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Pregnancy Week by Week
15.7
inches
2.9
pounds
BABY IS AS BIG AS A
ZUCCHINI

30 Weeks Pregnant

Starting to feel like a walking belly? Your 30 weeks pregnant belly is doing more than just making it tough to find a comfortable sleeping position—it’s made itself a conversation piece. Everywhere you go, someone seems to have a comment about how you look, which isn’t always so fun. And no doubt you’ve encountered one or two people who don’t think before they speak and say something embarrassing or hurtful (what’s up with that?). Try not to take those comments seriously, but know which ones should be taken to heart—like when someone tells you you’re glowing, believe them. You are!!

How Big Is Baby at 30 Weeks?

At 30 weeks pregnant, baby is the size of a zucchini. Your 15.7-inch, 2.9-pound, 30-week fetus continues to grow about half a pound and half an inch each week, which is why your 30 weeks pregnant belly is feeling so tight.

30 Weeks Pregnant Is How Many Months?

Thirty weeks pregnant is over seven months pregnant. Once you look at 30 weeks in months, you’ll realize how close you really are! Just 10 weeks to go (give or take, of course!).

3D Views: My Baby, My Body

See their progress for yourself with our 3D interactive tool.

30 Weeks Pregnant Symptoms

At week 30 of pregnancy, your dreams might be getting even weirder— if you’re actually sleeping, that is. That could be the result of hormones, but it could also be anxiety, so consider doing some prep work to help you rest easier. One idea? Do a test drive to see exactly how long it takes you to get to the hospital. Then maybe you’ll stop having nightmares about giving birth in your car. Here are other common 30 weeks pregnant symptoms:

  • Heartburn. If you’re feeling the burn, pay attention to which foods may be causing it. (Often, it’s greasy, heavy, spicy or acidic food.) Avoid them as much as you can, especially before bedtime, since this annoying 30 weeks pregnant symptom can make sleep hard to come by.
  • Trouble sleeping. You’re tossing and turning because you can’t get comfortable, and because your mind is racing. It’s a vicious cycle that leads to another issue: fatigue.
  • Swelling. A little puffiness is to be expected and will typically go down if you put your feet up for a while. Just know that sudden or severe swelling can be a sign of a problem, so keep an eye out for that.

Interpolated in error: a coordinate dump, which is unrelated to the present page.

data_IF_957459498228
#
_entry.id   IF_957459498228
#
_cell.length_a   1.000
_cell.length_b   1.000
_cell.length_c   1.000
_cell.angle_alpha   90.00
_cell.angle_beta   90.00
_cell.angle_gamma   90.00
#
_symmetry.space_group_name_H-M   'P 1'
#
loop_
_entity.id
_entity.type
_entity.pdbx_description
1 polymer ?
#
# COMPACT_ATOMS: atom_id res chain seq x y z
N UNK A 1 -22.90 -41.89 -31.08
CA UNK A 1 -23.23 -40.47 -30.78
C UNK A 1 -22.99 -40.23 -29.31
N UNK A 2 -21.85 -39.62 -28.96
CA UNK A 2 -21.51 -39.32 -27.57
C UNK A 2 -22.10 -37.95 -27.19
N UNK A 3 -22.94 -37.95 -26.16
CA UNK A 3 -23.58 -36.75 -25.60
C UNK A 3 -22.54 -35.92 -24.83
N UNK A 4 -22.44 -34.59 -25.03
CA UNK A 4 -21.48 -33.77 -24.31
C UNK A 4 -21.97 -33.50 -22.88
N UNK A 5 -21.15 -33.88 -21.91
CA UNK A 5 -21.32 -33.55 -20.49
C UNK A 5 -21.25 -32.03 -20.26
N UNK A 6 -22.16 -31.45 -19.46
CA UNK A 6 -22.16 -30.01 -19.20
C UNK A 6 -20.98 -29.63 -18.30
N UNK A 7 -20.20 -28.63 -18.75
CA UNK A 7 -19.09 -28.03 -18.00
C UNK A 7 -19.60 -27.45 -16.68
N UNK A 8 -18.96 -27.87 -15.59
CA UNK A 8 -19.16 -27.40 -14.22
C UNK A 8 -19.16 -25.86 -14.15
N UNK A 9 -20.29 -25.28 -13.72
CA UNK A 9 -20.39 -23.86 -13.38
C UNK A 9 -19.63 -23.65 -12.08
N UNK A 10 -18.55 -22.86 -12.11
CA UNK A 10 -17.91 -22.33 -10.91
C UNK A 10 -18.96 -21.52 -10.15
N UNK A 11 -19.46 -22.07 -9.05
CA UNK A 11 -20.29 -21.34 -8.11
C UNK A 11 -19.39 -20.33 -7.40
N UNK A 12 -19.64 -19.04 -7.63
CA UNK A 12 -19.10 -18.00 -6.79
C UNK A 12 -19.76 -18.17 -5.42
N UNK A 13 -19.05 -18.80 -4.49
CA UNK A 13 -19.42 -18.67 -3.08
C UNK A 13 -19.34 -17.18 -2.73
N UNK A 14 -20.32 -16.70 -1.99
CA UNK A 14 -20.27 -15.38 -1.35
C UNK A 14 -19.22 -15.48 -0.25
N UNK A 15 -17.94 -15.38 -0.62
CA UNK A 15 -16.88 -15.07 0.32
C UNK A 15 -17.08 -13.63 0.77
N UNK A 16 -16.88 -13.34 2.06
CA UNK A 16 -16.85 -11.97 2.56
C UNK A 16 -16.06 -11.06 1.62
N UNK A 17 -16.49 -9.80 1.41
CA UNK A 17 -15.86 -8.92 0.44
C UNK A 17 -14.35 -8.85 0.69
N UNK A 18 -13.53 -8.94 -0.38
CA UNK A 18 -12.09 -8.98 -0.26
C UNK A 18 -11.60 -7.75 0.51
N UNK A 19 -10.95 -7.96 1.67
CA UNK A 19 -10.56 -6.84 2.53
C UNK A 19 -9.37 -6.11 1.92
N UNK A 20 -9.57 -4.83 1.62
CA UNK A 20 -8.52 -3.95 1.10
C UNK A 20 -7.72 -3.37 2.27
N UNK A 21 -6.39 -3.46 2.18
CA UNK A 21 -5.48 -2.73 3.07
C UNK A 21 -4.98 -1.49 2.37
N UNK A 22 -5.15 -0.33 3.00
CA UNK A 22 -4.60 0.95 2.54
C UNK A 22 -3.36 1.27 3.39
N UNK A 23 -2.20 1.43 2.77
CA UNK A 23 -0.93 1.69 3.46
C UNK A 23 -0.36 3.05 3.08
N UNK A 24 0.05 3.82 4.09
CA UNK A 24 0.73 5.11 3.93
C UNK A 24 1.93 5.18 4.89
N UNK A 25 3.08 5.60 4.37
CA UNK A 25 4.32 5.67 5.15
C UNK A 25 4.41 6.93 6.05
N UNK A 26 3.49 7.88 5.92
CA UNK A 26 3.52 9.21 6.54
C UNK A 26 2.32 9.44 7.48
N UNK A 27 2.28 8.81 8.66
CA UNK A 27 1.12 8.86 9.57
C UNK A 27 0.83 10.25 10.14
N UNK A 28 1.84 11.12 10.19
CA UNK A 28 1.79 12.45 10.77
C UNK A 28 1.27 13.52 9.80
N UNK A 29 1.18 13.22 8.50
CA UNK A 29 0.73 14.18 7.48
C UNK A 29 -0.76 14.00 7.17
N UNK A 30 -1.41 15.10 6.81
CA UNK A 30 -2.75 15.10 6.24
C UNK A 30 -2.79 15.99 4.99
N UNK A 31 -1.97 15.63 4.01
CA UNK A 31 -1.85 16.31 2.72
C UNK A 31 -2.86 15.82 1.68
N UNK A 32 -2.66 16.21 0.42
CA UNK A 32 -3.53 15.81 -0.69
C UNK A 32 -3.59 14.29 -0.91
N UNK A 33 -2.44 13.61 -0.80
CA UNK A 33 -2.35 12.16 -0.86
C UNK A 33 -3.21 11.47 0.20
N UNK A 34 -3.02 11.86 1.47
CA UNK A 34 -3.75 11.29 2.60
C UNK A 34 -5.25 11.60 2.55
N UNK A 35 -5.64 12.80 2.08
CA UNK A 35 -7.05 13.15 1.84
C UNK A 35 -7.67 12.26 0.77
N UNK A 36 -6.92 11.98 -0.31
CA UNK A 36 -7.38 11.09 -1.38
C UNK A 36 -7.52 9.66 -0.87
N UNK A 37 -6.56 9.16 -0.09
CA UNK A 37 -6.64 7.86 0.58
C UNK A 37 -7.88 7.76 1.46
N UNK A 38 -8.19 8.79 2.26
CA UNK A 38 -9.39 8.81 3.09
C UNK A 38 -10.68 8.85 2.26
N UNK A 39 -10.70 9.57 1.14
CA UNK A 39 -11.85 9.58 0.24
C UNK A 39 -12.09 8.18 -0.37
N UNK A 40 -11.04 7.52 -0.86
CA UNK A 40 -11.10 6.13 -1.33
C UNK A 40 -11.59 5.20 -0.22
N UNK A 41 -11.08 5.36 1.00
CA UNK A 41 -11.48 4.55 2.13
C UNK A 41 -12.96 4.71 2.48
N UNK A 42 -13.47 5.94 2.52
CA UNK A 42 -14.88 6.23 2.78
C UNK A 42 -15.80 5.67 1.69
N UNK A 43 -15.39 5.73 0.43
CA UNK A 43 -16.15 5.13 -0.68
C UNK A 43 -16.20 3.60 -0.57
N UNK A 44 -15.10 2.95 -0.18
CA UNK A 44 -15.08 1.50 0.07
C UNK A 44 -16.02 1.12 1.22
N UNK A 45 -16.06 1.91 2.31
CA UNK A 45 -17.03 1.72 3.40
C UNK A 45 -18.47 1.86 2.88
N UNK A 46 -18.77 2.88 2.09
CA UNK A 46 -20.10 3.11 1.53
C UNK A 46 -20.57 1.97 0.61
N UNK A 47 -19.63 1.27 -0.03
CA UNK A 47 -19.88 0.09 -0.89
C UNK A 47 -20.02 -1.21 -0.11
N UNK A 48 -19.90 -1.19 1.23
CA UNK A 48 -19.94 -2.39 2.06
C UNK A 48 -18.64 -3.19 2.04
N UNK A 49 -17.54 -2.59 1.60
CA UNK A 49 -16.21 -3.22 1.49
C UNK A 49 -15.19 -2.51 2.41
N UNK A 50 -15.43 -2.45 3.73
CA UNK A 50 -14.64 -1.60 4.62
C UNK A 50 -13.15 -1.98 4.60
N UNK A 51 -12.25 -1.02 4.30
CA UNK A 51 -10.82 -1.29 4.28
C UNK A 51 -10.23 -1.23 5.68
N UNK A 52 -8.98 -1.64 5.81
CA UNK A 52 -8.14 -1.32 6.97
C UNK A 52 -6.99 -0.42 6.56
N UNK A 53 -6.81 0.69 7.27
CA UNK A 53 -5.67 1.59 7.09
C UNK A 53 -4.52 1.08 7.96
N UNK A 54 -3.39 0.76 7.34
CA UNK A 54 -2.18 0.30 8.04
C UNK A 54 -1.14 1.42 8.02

• General discomfort. Thanks to your big belly, your back aches, your hips ache and your feet… well, they ache too!
  • Shortness of breath. Those lungs just keep getting more crowded, right? Baby is still up high near your rib cage during pregnancy at 30 weeks but should drop down into your pelvis a little later in your pregnancy—maybe as soon as week 33 or 34. You’ll know when they do, because you’ll be able to take a deep breath again. Ah!

30 weeks pregnant: what to expect

At 30 weeks pregnant, a lot of those early symptoms are returning. Ugh. You’re probably starting to feel exhausted and moody again, and you need to pee all the time again too. This can be frustrating (which isn’t helped by the mood swings!), but with just 10 more weeks to go, you can do this. Rest as much as you can and find ways to take care of your physical and mental health.

30 Weeks Pregnant Belly

Whoa! You might notice your 30 weeks pregnant belly getting pretty hard and tight at times. Yep, at 30 weeks pregnant, Braxton Hicks contractions are pretty common. These are your body’s way of gearing up for the main event (labor, of course). Braxton Hicks tend to happen after exercise or sex, or when you’re tired or dehydrated. If you get them, sit down or lie on your side, relax and drink water. If the contractions don’t stop, or if you have four or more in an hour, call your doctor. It could actually be preterm labor.

Total 30 weeks pregnant weight gain should be about 18 to 25 pounds. However, if you’re pregnant with twins, it may be more like 25 to 40 pounds. Fundal height—the distance from your pubic bone to the top of your uterus—should be around 28 to 32 centimeters.